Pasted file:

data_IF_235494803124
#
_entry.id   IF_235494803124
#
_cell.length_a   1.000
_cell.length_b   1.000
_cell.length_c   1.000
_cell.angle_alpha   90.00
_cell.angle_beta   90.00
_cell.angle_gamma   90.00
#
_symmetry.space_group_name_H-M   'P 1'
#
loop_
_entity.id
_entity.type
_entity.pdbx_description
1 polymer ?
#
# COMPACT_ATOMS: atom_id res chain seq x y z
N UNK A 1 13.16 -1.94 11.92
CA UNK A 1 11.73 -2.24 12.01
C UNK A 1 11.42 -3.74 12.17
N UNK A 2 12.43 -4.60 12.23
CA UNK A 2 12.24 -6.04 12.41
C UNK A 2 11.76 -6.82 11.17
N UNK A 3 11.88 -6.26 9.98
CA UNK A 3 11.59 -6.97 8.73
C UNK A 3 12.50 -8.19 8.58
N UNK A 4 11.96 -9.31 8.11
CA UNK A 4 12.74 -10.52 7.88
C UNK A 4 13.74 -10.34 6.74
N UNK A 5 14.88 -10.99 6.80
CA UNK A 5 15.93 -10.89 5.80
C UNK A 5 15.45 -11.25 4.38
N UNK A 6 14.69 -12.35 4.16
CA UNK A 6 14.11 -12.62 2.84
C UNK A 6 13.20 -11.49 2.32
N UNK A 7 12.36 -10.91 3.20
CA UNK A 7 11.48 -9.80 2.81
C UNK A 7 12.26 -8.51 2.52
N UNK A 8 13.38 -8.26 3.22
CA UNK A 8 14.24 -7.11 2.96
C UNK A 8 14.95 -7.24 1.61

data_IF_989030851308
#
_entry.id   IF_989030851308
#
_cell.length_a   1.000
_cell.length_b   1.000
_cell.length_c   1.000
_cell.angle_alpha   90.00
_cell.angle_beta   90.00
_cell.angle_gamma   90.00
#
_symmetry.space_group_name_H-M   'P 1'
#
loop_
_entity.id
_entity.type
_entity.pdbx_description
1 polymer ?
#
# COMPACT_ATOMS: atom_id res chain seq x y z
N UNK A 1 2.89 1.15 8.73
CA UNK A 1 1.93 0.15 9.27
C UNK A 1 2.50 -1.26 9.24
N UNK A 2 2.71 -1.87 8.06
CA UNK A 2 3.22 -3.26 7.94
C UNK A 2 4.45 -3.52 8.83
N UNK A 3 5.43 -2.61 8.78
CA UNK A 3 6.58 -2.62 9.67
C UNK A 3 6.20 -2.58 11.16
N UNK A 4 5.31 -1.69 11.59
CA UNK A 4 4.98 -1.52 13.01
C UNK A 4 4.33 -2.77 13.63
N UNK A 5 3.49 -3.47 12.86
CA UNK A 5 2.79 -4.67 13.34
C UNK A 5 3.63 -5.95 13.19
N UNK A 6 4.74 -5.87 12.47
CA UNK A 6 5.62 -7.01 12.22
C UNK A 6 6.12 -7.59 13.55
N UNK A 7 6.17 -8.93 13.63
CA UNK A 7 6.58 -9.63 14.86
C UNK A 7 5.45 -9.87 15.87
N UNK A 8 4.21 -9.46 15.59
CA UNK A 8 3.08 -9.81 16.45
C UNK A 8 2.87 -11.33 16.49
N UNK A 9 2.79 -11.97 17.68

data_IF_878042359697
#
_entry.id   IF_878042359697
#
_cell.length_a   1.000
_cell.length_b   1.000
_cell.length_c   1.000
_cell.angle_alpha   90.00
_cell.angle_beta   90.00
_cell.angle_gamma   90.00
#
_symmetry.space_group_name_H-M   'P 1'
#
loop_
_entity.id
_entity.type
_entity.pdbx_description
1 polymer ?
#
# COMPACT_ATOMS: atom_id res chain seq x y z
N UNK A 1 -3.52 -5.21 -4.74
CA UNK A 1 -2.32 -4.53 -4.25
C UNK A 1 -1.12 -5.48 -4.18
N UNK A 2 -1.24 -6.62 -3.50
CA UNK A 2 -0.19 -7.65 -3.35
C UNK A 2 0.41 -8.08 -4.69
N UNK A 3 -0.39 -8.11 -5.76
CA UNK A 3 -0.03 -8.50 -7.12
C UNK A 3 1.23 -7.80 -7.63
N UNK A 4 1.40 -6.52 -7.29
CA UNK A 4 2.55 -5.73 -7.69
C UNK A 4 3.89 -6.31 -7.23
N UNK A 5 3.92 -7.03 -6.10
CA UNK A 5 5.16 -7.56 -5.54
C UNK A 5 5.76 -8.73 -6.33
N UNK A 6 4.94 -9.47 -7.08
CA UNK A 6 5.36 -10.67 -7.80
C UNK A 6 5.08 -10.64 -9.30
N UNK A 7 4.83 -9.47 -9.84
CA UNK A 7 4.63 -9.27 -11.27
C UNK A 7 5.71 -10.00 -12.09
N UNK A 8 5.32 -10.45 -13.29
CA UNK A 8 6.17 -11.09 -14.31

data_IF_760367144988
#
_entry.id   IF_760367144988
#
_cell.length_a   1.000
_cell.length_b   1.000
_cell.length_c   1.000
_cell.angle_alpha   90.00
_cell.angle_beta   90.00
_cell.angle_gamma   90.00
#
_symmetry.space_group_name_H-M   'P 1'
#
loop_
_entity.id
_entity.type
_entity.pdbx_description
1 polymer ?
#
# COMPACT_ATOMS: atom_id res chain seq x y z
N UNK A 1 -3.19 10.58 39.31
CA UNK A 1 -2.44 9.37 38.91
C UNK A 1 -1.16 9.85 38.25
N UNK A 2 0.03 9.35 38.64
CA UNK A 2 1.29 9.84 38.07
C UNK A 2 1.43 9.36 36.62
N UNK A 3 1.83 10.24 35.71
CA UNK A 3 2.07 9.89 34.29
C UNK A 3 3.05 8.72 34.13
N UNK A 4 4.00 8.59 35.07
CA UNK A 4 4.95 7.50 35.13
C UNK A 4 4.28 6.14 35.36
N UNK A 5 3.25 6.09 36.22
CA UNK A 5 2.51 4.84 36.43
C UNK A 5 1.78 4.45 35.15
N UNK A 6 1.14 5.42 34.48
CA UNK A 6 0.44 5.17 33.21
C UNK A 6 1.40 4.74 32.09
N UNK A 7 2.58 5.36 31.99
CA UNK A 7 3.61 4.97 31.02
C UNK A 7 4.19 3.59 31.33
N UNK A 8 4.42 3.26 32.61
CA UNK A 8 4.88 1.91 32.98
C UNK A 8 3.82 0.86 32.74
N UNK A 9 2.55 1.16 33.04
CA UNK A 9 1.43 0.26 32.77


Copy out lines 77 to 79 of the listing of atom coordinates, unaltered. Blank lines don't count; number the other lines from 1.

N UNK A 5 3.49 -3.47 12.86
CA UNK A 5 2.79 -4.67 13.34
C UNK A 5 3.63 -5.95 13.19